input contracts the ciliary muscle, loosening the

ciliary zonule, allowing the lens to bulge.

Figure 15.13b

Problems of refraction
Problems of Refraction

  • Myopia (nearsightedness)—focal point is in front of the retina, e.g. in a longer than normal eyeball

    • Corrected with a concave lens

  • Hyperopia (farsightedness)—focal point is behind the retina, e.g. in a shorter than normal eyeball

    • Corrected with a convex lens

  • Astigmatism—caused by unequal curvatures in different parts of the cornea or lens

    • Corrected with cylindrically ground lenses, corneal implants, or laser procedures

Emmetropic eye (normal)



Focal point is on retina.

Figure 15.14 (1 of 3)

Myopic eye (nearsighted)


too long


Focal point is in front of retina.

Concave lens moves focal

point further back.


Figure 15.14 (2 of 3)

Hyperopic eye (farsighted)


too short


Focal point is behind retina.

Convex lens moves focal

point forward.


Figure 15.14 (3 of 3)

Functional anatomy of photoreceptors
Functional Anatomy of Photoreceptors

  • Rods and cones

    • Outer segment of each contains visual pigments (photopigments)—molecules that change shape as they absorb light

    • Inner segment of each joins the cell body

Process of

bipolar cell

Synaptic terminals

Inner fibers

Rod cell body

Rod cell body


Cone cell body

Outer fiber






Apical microvillus

Discs containing

visual pigments

Outer segment

Discs being


Pigmented layer

The outer segments

of rods and cones

are embedded in the

pigmented layer of

the retina.



Pigment cell nucleus

Basal lamina (border

with choroid)

Figure 15.15a


  • Functional characteristics

    • Very sensitive to dim light

    • Best suited for night vision and peripheral vision

    • Perceived input is in gray tones only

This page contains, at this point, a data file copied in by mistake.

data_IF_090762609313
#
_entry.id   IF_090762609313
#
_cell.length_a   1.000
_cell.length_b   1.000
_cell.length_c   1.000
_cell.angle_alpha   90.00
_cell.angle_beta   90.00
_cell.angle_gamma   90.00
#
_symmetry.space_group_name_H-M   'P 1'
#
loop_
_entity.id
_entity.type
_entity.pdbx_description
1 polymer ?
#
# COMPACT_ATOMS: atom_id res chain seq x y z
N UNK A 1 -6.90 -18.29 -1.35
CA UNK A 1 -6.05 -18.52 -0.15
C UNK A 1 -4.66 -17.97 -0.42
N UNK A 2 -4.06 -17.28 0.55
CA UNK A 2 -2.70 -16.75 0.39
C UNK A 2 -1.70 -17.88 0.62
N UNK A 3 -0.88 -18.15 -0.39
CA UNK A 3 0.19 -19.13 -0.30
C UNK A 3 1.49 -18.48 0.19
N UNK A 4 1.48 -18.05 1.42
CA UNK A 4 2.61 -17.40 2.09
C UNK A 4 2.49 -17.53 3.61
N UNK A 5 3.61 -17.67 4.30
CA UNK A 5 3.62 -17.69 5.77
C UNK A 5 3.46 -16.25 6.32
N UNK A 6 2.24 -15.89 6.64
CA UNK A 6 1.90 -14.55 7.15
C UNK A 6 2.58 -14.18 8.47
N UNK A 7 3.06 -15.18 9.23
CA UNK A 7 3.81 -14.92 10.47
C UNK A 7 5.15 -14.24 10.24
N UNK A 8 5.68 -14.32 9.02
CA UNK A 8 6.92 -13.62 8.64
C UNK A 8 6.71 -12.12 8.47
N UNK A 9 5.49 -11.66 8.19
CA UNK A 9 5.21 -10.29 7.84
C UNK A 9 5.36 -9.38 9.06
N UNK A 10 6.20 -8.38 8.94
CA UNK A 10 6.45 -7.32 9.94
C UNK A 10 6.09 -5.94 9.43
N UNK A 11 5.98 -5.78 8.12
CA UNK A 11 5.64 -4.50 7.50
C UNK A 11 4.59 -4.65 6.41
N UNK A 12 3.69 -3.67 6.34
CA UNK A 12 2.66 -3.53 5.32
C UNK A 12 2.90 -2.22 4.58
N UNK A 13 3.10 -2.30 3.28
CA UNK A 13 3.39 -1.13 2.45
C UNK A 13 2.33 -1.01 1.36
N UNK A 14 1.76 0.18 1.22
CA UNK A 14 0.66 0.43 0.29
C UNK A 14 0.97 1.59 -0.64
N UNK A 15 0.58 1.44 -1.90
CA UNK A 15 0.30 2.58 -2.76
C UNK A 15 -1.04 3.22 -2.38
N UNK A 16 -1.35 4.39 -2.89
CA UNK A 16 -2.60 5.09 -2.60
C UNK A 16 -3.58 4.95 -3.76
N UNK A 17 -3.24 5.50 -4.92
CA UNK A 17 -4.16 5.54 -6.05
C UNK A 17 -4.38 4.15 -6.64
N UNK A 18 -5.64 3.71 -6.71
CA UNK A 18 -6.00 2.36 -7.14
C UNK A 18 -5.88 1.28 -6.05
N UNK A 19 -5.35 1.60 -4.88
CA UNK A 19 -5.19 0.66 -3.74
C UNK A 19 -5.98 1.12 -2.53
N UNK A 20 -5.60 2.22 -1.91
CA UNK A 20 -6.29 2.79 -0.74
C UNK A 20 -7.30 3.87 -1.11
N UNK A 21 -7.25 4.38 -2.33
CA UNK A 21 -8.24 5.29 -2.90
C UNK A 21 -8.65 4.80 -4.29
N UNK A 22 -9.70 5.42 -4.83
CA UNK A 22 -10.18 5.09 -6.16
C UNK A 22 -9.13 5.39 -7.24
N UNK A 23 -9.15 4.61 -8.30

• Pathways converge, resulting in fuzzy and indistinct images


  • Functional characteristics

    • Need bright light for activation (have low sensitivity)

    • Have one of three pigments that furnish a vividly colored view

    • Nonconverging pathways result in detailed, high-resolution vision

Chemistry of visual pigments
Chemistry of Visual Pigments

  • Retinal

    • Light-absorbing molecule that combines with one of four proteins (opsin) to form visual pigments

    • Synthesized from vitamin A

    • Two isomers: 11-cis-retinal (bent form) and all-trans-retinal (straight form)

  • Conversion of 11-cis-retinal to all-trans-retinal initiates a chain of reactions leading to transmission of electrical impulses in the optic nerve

Rod discs



consists of

• Retinal

• Opsin

(b) Rhodopsin, the visual pigment in rods, is embedded in

the membrane that forms discs in the outer segment.

Figure 15.15b

Excitation of rods
Excitation of Rods

  • The visual pigment of rods is rhodopsin (opsin + 11-cis-retinal)

  • In the dark, rhodopsin forms and accumulates

    • Regenerated from all-trans-retinal

    • Formed from vitamin A

  • When light is absorbed, rhodopsin breaks down

  • 11-cis isomer is converted into the all-trans isomer

  • Retinal and opsin separate (bleaching of the pigment)


Bleaching of

the pigment:

Light absorption

by rhodopsin

triggers a rapid

series of steps

in which retinal

changes shape

(11-cis to all-trans)

and eventually

releases from





Vitamin A